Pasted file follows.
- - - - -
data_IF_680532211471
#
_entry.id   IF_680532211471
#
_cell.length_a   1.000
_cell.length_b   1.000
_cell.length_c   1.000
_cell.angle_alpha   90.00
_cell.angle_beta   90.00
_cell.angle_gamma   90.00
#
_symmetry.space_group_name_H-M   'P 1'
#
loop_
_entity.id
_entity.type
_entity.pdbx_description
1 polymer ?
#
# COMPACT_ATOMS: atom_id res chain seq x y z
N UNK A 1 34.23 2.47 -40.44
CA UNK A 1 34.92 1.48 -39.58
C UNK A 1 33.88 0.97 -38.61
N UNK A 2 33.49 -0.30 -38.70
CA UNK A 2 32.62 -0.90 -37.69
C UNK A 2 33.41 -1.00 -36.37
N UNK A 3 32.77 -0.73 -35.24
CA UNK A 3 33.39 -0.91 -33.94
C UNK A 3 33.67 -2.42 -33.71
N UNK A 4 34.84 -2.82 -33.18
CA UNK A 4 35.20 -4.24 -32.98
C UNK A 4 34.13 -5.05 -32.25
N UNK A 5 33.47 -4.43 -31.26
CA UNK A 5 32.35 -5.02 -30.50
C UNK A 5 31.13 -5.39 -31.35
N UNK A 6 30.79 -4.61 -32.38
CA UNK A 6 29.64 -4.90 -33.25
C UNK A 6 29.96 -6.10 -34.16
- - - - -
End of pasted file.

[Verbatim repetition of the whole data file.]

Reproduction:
data_IF_680532211471
#
_entry.id   IF_680532211471
#
_cell.length_a   1.000
_cell.length_b   1.000
_cell.length_c   1.000
_cell.angle_alpha   90.00
_cell.angle_beta   90.00
_cell.angle_gamma   90.00
#
_symmetry.space_group_name_H-M   'P 1'
#
loop_
_entity.id
_entity.type
_entity.pdbx_description
1 polymer ?
#
# COMPACT_ATOMS: atom_id res chain seq x y z
N UNK A 1 34.23 2.47 -40.44
CA UNK A 1 34.92 1.48 -39.58
C UNK A 1 33.88 0.97 -38.61
N UNK A 2 33.49 -0.30 -38.70
CA UNK A 2 32.62 -0.90 -37.69
C UNK A 2 33.41 -1.00 -36.37
N UNK A 3 32.77 -0.73 -35.24
CA UNK A 3 33.39 -0.91 -33.94
C UNK A 3 33.67 -2.42 -33.71
N UNK A 4 34.84 -2.82 -33.18
CA UNK A 4 35.20 -4.24 -32.98
C UNK A 4 34.13 -5.05 -32.25
N UNK A 5 33.47 -4.43 -31.26
CA UNK A 5 32.35 -5.02 -30.50
C UNK A 5 31.13 -5.39 -31.35
N UNK A 6 30.79 -4.61 -32.38
CA UNK A 6 29.64 -4.90 -33.25
C UNK A 6 29.96 -6.10 -34.16